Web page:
report", thank you for joining us. do not forget to dvr the show if you can't catch us live. we will see you on monday.♪ ♪ ♪ >> last week i said that if we found misconduct, it would be punished and i meant it. a few minus ago eric shinseki offered me his resignation and i accepted with considerable regret. neil: secretary eric shinseki was out. but the problem is remain. problems have been piling up for decades now under this president and the president before him so removing a figurehead doesn't remove the problem with the figure. we spent a lot of money and we do not seem to be helping the
very folks for whom it is intended. what does that mean where does it go? the president has intimated that he would like to get more money going the agency's way. but before we find out what the agency is doing with the money they are to have, could that be compounding the problem? welcome, everyone, i am neil cavuto. with this is austan goolsbee. patrick, over to you on whether more money, regardless of who is in charge now, will be the answer. >> i wouldn't give them another dime i know, there's something rotten in this state here. there is a moral corruption and we don't know how deep and wide it is in the veterans administration and hospitals, but it is pretty deep and wide from what we know about arizona and some other places. basically i think that we ought to take a look because it is an endemic and take a look at the idea, basically, these veterans, giving them a veterans card,
letting them go to the clinic or emergency room or hospital closest to them. that idea, in the short-term, getting the care they are being denied. in the long-term, i think we ought to ask ourselves what we construct this 300,000 person institution in hospitals if we were starting from scratch and given all the scandals we have seen down through the years, i ain't we ought to take a look at the possibility of something new >> we can't fix the va system right here on the show, but it's a quick way to cut down on soldiers and veterans waiting for care, giving them a voucher to go somewhere else for her care. what's wrong with that? >> we should be open to looking at ideas that would work. the va hospital system from the early to mid 1800s, it's definitely not from the modern health care system. i would point out, however, that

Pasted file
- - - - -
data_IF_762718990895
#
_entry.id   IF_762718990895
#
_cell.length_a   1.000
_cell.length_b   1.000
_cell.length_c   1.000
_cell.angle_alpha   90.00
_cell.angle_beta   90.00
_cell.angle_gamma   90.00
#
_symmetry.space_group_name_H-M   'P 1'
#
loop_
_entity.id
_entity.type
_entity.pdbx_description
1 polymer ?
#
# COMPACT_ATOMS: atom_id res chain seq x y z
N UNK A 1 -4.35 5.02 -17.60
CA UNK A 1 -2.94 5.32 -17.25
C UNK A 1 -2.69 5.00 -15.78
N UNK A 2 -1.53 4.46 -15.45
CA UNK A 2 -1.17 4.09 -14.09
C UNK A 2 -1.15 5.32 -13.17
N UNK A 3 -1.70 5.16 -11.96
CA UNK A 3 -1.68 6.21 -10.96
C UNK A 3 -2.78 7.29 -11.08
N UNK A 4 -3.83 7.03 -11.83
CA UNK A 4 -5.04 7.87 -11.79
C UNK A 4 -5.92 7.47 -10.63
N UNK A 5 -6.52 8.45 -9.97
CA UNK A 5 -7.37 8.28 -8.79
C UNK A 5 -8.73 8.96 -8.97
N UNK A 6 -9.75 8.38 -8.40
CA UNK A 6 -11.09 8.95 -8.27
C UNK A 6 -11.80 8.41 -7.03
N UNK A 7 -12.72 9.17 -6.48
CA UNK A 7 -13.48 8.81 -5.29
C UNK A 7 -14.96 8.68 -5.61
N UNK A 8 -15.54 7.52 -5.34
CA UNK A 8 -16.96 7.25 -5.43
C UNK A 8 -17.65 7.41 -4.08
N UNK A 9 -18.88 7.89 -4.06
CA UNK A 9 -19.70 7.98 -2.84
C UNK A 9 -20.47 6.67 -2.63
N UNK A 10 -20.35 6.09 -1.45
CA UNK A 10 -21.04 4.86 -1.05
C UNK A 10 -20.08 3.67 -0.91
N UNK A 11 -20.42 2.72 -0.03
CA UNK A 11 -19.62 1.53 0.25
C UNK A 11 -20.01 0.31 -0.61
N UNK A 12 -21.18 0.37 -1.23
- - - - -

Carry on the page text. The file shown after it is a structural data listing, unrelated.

the average week time in private sector hospitals is not actually more than one day or so shorter than what is in the va hospital. what has happened here is fundamentally because of fighting two wars in the caseload has more than doubled in the last five years and we have not -- the budget of the va has not, in any way, kept up with this. >> it's very easy to start going back and blame the prior administration. i'm not here to blame anyone, but i'm here to say when it comes to conditions and those that way, the average wait time is 112 days. >> there is a supply and demand problem here, they have all these new veterans pouring into the hospitals. and they don't have the primary care people or nurses to take care of them. the answer would've been for
them to go to congress and say you're giving us an impossible task and many more doctors and nurses and we need more providers. but instead we got systematic cheating and denial of care to veterans who are sick and worried and some of them dying, which is appalling and probably criminal. and i do think in the short run, i think you have to find a way. you have to find a way to get these people the care they need in the 14 days or 20 days or whatever you can do. >> but i would like to look at the bigger picture. i know you don't call the president health care obamacare or an obamacare program, but it's going to be a lot more government involvement. a lot are looking at what is happening here the va saying this is how we treat our soldiers and veterans and bureaus. people have thought these generally and we all rally around him. so that is how we treat them.